Blooms June–mid-August.

Size: 3' 0" high x 3' 0" wide.

Hardy to zone 5.

A harbinger of bold drama, ‘Die Stolze’ is prized for its impeccably handsome foliage and wide Astilbe-like floral towers. Large deep green pinnately compound leaves—bronzed when young and affixed to long petioles—entertain shiny pleated surfaces and toothed margins. Warmed by salmon shades, the branched flowering panicles feature rounded clustered buds and copious small starry pale pink flowers. As the sturdy blooms mature, their color deepens, imparting cozy russet hues and retaining their good looks well into October.

Blooms June – mid-August.

Size: 2-1/2' high x 2' 0" wide.

Hardy to zone 5.

A topnotch foliage plant selected by Ernest Pagels, ‘Braunlaub’ delivers stylish bronzed leaves. Loose ivory-colored panicles rise high above the striking textural clump composed of prominently veined compound leaves divided into 5 to 7 lobed leaflets with sharply serrated edges. Becoming dark green by midsummer and later transmuting brilliant copper and red autumn hues, this Rodgersia’s large richly colored foliage offsets fine textured plants like Carex ‘Oehme’ and Thalictrum ‘Elin’.

Blooms June – mid-August.

Size: 2-1/2' high x 3' 0" wide.

Hardy to zone 5.

A must-have foliage plant selected at Washington's Bellevue Botanic Garden, this topnotch cultivar brandishes red-tinged chocolate-colored new growth. Open ivory-hued panicles rise high above the striking textural clump composed of prominently veined compound leaves divided into 5 to 9 large leaflets with sharply serrated edges. The stylish richly tinted foliage turns dark green in midsummer, warmed by occasional ruddy shades and come autumn, transmutes brilliant copper and maroon hues, offsetting fine hewn plants like Carex 'Oehme' and Thalictrum 'Elin'.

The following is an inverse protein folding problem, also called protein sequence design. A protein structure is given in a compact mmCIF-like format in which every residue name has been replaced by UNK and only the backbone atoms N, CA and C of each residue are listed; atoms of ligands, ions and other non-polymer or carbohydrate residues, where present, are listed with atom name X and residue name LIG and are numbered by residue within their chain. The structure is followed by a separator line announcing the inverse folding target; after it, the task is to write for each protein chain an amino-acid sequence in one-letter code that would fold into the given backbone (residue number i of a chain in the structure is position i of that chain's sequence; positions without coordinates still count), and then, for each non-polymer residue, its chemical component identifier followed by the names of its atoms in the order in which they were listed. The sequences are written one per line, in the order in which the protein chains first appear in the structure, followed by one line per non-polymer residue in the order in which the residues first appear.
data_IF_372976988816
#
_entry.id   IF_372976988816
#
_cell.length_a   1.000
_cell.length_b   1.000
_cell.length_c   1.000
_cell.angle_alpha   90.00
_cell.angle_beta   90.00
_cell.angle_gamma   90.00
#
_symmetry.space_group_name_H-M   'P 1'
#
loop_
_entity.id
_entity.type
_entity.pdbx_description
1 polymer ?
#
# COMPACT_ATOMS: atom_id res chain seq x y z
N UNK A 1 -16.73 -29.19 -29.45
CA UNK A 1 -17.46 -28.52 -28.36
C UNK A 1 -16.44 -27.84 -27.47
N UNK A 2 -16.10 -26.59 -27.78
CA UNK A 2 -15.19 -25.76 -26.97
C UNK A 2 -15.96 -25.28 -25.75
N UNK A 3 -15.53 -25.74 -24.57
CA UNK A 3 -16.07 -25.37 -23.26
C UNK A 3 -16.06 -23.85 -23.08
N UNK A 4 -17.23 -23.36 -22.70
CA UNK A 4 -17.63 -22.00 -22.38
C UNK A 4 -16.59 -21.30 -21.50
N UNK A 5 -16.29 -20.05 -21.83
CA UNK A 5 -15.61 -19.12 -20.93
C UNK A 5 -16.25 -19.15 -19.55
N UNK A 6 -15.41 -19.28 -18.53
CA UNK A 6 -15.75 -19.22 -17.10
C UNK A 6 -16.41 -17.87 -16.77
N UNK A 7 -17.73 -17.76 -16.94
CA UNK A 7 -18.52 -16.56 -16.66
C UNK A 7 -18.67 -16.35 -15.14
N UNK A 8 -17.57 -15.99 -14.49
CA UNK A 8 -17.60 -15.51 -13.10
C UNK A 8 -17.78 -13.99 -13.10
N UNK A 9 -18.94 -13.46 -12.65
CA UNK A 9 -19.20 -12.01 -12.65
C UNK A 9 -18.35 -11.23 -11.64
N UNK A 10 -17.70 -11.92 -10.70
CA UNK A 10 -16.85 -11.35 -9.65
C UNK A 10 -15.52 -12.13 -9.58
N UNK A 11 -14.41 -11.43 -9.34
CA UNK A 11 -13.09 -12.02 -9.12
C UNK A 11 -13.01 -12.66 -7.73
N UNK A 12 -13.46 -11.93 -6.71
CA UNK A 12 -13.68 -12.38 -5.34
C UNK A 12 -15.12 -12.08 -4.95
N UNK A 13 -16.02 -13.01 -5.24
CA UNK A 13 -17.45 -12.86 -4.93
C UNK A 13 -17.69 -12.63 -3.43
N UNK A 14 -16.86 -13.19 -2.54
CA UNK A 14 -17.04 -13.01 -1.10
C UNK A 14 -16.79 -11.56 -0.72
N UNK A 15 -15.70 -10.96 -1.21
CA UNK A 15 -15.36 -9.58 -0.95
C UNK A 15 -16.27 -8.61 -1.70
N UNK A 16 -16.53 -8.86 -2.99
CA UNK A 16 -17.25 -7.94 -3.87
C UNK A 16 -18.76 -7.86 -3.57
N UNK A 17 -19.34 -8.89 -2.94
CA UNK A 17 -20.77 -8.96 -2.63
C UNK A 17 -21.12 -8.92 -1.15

Blooms June–mid-August.

Size: 4' 0" high x 18" – 2' 0" wide.

Hardy to zone 4.

A harbinger of daring drama, 'Rotlaub' is prized for its newly emerging red leaves, considered the most vividly colored and longest lasting among the species. Defined by long petioles, shiny pleated surfaces and jagged edges, the big pinnately compound green foliage entertains bronze, henna and burgundy hues, intensifying as fall approaches. Admirable in the woodlands and in cut arrangements, its sturdy branched blooming panicles feature rounded clustered buds and copious small starry porcelain-colored flowers, which impart cozy russet hues as they age and retain their beauty well into October.

Blooms June–mid-August.

Size: 4' 0" high x 18" – 2' 0" wide.

Hardy to zone 4.

Rohdea

Sacred Lily

Tropical-looking and tenacious, this rare highly praised Asian perennial premieres slow growing vase-shaped rosettes of long strapping dark green leaves that maintain a textural presence year round. Unusual pineapple-like blooms appear on short stalks followed by brilliant red-orange clustered fruit, persisting through winter and dramatically offset wide, leathery up and outward arching evergreen foliage.

Reminiscent of a Hosta, Sacred Lily makes a handsome container subject or low maintenance ground cover, where it easily tackles deer, drought and deep shade.

Blooms June–July.

Size: 12" – 15" high x 2' 0" wide.

Hardy to zone 6.

<i>Romneya coulteri</i>

This lusty California lady serves up a generous portion of large, crepe-paperlike white flowers with showy yellow stamens, sunny-side up style. Wondrous lightly scented, 9 in. wide blooms festoon the upper reaches of stout, glabrous stems cloaked in irregularly lobed gray-green leaves. A shrubby, tough-as-nails perennial that spreads by vigorous rhizomes, the Matilija Poppy’s native haunts include southern California’s Coastal ranges and valleys, and in cultivation, wide beds, hillsides or other formidable sites suit her just fine.